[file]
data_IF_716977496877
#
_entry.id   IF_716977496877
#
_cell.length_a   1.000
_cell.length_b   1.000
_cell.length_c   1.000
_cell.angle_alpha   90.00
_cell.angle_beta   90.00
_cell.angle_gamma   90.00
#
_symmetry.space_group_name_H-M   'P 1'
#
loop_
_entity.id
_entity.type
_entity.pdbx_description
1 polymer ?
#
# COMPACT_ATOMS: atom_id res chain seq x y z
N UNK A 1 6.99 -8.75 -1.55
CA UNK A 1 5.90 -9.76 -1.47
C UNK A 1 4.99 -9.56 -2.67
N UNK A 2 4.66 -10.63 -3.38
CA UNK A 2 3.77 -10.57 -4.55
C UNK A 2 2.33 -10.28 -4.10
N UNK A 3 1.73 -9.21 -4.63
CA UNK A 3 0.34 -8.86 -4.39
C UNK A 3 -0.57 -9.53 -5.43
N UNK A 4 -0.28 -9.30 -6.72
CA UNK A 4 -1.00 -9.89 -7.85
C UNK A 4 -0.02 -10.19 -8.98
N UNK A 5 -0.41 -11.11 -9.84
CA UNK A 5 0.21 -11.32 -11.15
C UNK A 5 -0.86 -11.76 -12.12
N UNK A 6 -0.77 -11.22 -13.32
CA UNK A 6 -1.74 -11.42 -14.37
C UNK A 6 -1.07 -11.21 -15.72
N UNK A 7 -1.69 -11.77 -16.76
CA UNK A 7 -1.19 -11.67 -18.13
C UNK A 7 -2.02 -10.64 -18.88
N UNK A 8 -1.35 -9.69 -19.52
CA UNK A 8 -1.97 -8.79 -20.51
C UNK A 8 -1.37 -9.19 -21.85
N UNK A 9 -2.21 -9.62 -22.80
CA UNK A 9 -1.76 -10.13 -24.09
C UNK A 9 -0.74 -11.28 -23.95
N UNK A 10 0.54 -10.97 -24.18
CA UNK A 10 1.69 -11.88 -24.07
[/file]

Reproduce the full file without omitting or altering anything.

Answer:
data_IF_716977496877
#
_entry.id   IF_716977496877
#
_cell.length_a   1.000
_cell.length_b   1.000
_cell.length_c   1.000
_cell.angle_alpha   90.00
_cell.angle_beta   90.00
_cell.angle_gamma   90.00
#
_symmetry.space_group_name_H-M   'P 1'
#
loop_
_entity.id
_entity.type
_entity.pdbx_description
1 polymer ?
#
# COMPACT_ATOMS: atom_id res chain seq x y z
N UNK A 1 6.99 -8.75 -1.55
CA UNK A 1 5.90 -9.76 -1.47
C UNK A 1 4.99 -9.56 -2.67
N UNK A 2 4.66 -10.63 -3.38
CA UNK A 2 3.77 -10.57 -4.55
C UNK A 2 2.33 -10.28 -4.10
N UNK A 3 1.73 -9.21 -4.63
CA UNK A 3 0.34 -8.86 -4.39
C UNK A 3 -0.57 -9.53 -5.43
N UNK A 4 -0.28 -9.30 -6.72
CA UNK A 4 -1.00 -9.89 -7.85
C UNK A 4 -0.02 -10.19 -8.98
N UNK A 5 -0.41 -11.11 -9.84
CA UNK A 5 0.21 -11.32 -11.15
C UNK A 5 -0.86 -11.76 -12.12
N UNK A 6 -0.77 -11.22 -13.32
CA UNK A 6 -1.74 -11.42 -14.37
C UNK A 6 -1.07 -11.21 -15.72
N UNK A 7 -1.69 -11.77 -16.76
CA UNK A 7 -1.19 -11.67 -18.13
C UNK A 7 -2.02 -10.64 -18.88
N UNK A 8 -1.35 -9.69 -19.52
CA UNK A 8 -1.97 -8.79 -20.51
C UNK A 8 -1.37 -9.19 -21.85
N UNK A 9 -2.21 -9.62 -22.80
CA UNK A 9 -1.76 -10.13 -24.09
C UNK A 9 -0.74 -11.28 -23.95
N UNK A 10 0.54 -10.97 -24.18
CA UNK A 10 1.69 -11.88 -24.07